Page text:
Most top financial service executives are worried about their companies’ reputations, but are failing to make changes consumers want to increase public trust in the organizations.
A study comparing attitudes of consumers and financial service employees, conducted by the global communications company Cohn & Wolfe, found a large gap between consumer expectations and the behaviors of financial service companies. The study of more than 1,000 U.S. consumers and more than 200 financial service employees showed dramatic disagreement between the two groups about the economic future, the services these companies should offer to help customers and what these companies should do to restore consumer trust.
When asked to characterize their financial outlook for 2009, 64.2 percent of consumers said they were pessimistic. By contrast, a majority of financial service employees are optimistic about the economy.
Meanwhile, only 20 percent of financial service respondents said their companies have made significant business strategy changes to reflect the economic downturn. And almost 60 percent of financial service employees said their companies have done nothing formal or systematic to explain their strategic approach during the recession.
“The financial industry is in crisis and consumers don’t understand why it doesn’t behave like it’s under the same pressures as the rest of the country,” says Matt Wolfrom, head of Cohn & Wolfe’s corporate practice. “Financial service companies must change the way they act and communicate during these challenging times of crisis, to explain to their customers what these businesses are doing to protect their interests. Crisis situations offer enormous opportunities to strengthen stakeholder relationships, but they require companies to communicate much more aggressively and to create communications that reflect conditions confronting the audiences.”
For example, nearly 65 percent of consumers said they have not been contacted by their financial services providers to offer help in surviving the recession, though most financial service employees indicate their companies have attempted to communicate, largely through traditional channels, such as newsletters.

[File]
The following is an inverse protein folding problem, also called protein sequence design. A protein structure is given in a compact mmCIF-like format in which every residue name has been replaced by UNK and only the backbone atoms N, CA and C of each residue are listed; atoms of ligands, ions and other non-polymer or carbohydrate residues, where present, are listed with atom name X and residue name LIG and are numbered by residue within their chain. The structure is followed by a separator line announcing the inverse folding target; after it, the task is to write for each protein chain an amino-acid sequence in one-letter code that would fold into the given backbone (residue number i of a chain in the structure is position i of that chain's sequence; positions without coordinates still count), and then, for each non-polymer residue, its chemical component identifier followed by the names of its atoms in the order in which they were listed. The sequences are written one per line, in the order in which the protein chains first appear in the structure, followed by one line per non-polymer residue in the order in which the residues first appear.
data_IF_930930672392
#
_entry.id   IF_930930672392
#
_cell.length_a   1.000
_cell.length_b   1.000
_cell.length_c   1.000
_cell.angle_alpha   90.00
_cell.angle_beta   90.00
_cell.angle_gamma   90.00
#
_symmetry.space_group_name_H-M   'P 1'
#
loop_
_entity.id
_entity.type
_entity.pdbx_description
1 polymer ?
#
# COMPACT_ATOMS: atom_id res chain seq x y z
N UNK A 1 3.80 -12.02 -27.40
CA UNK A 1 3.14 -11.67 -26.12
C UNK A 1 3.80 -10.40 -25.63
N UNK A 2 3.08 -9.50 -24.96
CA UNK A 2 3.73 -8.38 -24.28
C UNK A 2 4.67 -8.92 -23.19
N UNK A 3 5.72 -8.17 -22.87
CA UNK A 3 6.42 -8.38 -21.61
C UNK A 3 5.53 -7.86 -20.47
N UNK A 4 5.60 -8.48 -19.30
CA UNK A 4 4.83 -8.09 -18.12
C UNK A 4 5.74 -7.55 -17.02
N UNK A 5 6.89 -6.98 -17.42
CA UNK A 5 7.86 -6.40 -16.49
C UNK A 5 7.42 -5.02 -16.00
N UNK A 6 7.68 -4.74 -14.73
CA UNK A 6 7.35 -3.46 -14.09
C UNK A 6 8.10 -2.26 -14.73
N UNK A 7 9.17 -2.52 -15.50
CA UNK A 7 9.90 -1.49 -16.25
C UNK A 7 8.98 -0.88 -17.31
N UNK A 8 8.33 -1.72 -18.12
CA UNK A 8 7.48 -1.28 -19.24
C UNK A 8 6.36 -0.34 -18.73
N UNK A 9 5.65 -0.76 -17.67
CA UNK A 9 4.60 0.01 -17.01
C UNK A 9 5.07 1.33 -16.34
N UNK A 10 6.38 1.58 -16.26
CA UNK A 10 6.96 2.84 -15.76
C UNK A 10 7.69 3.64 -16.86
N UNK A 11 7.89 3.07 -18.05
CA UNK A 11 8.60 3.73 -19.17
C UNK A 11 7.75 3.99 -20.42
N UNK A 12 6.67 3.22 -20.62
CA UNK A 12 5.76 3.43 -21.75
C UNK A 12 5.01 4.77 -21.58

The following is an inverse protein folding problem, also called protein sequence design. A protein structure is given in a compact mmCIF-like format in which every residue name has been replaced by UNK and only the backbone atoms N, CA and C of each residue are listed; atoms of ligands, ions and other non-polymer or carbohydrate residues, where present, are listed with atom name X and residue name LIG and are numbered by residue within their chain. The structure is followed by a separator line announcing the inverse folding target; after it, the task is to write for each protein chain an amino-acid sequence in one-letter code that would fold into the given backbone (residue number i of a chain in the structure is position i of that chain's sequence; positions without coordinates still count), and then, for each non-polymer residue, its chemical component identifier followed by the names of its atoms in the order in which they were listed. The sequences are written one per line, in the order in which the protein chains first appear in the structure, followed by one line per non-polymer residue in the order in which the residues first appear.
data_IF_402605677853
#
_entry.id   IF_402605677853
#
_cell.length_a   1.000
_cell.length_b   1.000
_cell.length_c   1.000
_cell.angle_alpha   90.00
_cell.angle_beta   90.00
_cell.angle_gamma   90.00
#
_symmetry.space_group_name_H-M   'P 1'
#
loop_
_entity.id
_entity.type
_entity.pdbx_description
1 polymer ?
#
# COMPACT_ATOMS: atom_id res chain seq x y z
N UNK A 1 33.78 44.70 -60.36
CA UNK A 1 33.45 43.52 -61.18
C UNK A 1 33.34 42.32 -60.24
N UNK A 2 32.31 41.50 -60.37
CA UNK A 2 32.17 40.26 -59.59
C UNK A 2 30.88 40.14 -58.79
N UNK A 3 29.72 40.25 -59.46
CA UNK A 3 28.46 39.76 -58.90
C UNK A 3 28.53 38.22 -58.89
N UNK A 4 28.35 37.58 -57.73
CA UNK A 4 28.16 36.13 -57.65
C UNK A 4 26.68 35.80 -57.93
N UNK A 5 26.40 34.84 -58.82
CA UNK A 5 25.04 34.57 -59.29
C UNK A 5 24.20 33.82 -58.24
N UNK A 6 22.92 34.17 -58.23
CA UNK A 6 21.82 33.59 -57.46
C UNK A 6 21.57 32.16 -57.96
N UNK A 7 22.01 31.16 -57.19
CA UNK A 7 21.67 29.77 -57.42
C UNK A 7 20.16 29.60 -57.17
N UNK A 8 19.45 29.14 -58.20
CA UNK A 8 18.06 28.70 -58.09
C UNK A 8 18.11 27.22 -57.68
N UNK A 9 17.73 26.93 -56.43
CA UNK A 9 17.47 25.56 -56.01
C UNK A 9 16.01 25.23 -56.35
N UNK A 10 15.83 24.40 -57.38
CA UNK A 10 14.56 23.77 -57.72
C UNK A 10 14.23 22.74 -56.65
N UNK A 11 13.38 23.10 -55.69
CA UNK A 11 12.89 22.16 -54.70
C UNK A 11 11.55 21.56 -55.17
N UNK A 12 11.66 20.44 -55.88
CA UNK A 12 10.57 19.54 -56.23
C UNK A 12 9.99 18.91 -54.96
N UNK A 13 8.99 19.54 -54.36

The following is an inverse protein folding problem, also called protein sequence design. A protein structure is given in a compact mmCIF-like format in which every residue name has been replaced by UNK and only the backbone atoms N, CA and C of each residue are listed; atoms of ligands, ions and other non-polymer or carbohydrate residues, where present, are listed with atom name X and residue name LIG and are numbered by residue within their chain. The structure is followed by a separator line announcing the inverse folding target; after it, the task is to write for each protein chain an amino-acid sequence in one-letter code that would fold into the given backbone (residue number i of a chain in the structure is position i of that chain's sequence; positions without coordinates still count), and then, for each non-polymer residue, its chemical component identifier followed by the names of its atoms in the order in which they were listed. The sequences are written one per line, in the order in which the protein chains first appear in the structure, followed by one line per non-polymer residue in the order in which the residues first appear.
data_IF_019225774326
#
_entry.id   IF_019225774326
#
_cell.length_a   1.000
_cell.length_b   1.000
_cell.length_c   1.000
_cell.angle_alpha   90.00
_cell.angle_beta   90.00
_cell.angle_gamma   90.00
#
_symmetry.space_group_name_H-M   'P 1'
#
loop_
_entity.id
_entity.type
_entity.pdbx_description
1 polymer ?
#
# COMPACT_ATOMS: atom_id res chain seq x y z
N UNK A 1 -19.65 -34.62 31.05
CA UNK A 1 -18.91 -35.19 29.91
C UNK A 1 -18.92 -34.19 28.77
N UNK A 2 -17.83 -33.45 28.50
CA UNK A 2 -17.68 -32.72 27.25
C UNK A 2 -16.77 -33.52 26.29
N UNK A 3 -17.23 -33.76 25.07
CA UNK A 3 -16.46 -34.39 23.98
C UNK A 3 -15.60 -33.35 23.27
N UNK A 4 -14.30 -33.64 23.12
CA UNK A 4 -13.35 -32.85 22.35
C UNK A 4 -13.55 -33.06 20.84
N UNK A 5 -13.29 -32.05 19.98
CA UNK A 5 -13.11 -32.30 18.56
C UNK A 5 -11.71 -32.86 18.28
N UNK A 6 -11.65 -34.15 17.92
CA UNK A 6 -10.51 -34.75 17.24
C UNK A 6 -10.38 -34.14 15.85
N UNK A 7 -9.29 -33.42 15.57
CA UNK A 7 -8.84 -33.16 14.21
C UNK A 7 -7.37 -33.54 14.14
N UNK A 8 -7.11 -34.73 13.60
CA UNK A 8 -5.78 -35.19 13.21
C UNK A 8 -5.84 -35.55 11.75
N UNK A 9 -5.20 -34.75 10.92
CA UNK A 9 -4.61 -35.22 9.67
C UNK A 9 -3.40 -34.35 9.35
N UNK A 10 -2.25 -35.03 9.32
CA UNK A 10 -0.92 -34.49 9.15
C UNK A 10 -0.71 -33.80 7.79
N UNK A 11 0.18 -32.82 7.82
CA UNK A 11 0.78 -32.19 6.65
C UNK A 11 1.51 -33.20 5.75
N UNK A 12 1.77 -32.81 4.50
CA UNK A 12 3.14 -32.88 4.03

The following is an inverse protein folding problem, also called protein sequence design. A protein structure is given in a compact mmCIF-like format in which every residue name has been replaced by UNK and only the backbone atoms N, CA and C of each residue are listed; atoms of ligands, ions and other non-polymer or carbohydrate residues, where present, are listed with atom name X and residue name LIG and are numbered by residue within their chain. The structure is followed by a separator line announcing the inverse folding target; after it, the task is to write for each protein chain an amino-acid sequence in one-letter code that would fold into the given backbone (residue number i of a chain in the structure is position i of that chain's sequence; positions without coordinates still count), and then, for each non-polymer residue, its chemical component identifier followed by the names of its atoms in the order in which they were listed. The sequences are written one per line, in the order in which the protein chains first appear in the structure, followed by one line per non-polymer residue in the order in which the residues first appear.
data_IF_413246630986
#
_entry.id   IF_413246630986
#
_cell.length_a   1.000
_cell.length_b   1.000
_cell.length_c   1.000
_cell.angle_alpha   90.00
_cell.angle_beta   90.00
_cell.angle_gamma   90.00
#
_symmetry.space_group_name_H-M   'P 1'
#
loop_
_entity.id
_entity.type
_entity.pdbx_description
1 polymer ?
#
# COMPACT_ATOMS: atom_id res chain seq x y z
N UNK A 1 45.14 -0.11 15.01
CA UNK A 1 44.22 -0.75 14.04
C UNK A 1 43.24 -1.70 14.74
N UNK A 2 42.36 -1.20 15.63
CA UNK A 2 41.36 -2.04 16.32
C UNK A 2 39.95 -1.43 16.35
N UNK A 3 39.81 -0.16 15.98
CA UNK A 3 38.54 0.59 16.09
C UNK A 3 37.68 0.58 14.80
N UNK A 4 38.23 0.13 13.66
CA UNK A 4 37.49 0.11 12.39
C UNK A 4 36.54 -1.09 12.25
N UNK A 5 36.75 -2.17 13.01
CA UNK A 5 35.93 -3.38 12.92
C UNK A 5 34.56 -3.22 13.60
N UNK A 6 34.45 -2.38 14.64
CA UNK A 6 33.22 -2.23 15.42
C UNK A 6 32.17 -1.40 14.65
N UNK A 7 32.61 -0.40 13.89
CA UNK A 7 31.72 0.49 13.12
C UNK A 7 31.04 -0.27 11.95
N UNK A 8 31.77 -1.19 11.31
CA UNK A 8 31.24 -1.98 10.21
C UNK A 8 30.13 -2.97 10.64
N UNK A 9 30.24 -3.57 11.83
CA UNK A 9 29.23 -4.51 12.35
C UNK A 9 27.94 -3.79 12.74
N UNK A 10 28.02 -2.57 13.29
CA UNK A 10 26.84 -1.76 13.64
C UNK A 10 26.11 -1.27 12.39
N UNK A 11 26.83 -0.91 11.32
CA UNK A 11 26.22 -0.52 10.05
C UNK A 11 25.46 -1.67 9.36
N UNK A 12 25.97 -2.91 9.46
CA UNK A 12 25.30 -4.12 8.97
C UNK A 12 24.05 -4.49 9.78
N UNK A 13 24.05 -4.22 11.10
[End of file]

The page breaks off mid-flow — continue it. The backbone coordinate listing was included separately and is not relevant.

One striking disparity identified by the survey was the difference between consumers and industry employees on what must be done to restore trust in financial service companies. Consumers say companies must stop excessive bonuses (51.9 percent), pass along savings from lowered interest rates (44.72 percent), increase transparency (29.9 percent) and abolish charges (20.2 percent), while financial service executives say they must improve customer service (64.4 percent), increase transparency (41.6 percent), provide better access to financial planning (21.8 percent) and make senior management more visible (20.8 percent).
Consumers (29.9 percent) are nearly twice as likely as financial service employees (16.3 percent) to believe that increased regulation will be the significant driver of change.
The striking divergence between financial service industry employees and consumers fuels a growing distrust of these companies. Four out of ten consumers (39.2 percent) say they do not believe their bank is looking out for their best interest, and only 6 in 10 consumers say banks are the most trustworthy financial service. Less than two in 10 consumers (18.4 percent) say financial advisors are most trustworthy. Approximately one in 10 consumers (11 percent) say insurers are most trustworthy.
“In crisis situations like this, over-communication to consumers and key stakeholders is critical,” said Wolfrom. “A successful approach starts with executives and flows through the workforce directly to consumers. Communication tools take many forms, including digital outreach and grassroots campaigns. In these trying times the industry has an opportunity to strengthen and personalize relationships that will translate into renewed trust and ultimately more business.”